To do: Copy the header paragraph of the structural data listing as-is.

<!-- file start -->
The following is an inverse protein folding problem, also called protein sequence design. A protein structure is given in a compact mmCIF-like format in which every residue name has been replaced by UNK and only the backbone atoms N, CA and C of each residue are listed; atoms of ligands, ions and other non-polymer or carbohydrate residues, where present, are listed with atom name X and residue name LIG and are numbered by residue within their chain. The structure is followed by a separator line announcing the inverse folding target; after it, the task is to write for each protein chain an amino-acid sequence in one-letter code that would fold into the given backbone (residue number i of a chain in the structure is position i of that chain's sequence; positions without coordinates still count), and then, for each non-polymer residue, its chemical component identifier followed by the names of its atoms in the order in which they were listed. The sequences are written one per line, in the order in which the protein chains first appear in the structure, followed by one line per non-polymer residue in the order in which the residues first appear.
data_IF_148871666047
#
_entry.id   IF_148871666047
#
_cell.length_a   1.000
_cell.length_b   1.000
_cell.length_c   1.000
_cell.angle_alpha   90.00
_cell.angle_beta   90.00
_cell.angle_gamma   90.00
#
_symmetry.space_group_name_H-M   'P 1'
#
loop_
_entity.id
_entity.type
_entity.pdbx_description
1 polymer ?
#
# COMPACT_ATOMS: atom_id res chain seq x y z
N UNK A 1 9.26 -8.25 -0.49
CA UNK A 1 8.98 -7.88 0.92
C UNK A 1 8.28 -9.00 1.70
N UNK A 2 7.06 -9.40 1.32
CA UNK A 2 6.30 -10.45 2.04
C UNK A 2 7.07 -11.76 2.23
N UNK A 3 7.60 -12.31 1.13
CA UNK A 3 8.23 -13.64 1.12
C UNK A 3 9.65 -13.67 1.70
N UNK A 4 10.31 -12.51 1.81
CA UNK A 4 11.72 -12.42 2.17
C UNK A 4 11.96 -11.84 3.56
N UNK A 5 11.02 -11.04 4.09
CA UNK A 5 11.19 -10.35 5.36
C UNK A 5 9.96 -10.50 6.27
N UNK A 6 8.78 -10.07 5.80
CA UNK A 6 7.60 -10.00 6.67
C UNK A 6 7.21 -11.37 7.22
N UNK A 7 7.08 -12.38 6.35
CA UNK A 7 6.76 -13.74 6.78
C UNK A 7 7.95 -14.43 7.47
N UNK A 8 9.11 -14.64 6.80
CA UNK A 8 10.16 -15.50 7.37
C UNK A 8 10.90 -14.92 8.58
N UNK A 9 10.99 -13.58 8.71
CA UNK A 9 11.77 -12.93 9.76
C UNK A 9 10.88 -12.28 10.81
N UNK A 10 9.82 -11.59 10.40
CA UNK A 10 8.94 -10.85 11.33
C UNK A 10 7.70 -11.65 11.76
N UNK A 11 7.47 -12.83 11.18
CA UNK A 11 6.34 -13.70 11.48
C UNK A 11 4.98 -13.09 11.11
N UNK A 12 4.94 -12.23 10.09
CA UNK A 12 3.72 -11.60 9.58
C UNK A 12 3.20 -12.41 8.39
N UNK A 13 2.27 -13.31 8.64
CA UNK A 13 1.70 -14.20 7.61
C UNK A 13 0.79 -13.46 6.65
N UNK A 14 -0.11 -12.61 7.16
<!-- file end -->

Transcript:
The following is an inverse protein folding problem, also called protein sequence design. A protein structure is given in a compact mmCIF-like format in which every residue name has been replaced by UNK and only the backbone atoms N, CA and C of each residue are listed; atoms of ligands, ions and other non-polymer or carbohydrate residues, where present, are listed with atom name X and residue name LIG and are numbered by residue within their chain. The structure is followed by a separator line announcing the inverse folding target; after it, the task is to write for each protein chain an amino-acid sequence in one-letter code that would fold into the given backbone (residue number i of a chain in the structure is position i of that chain's sequence; positions without coordinates still count), and then, for each non-polymer residue, its chemical component identifier followed by the names of its atoms in the order in which they were listed. The sequences are written one per line, in the order in which the protein chains first appear in the structure, followed by one line per non-polymer residue in the order in which the residues first appear.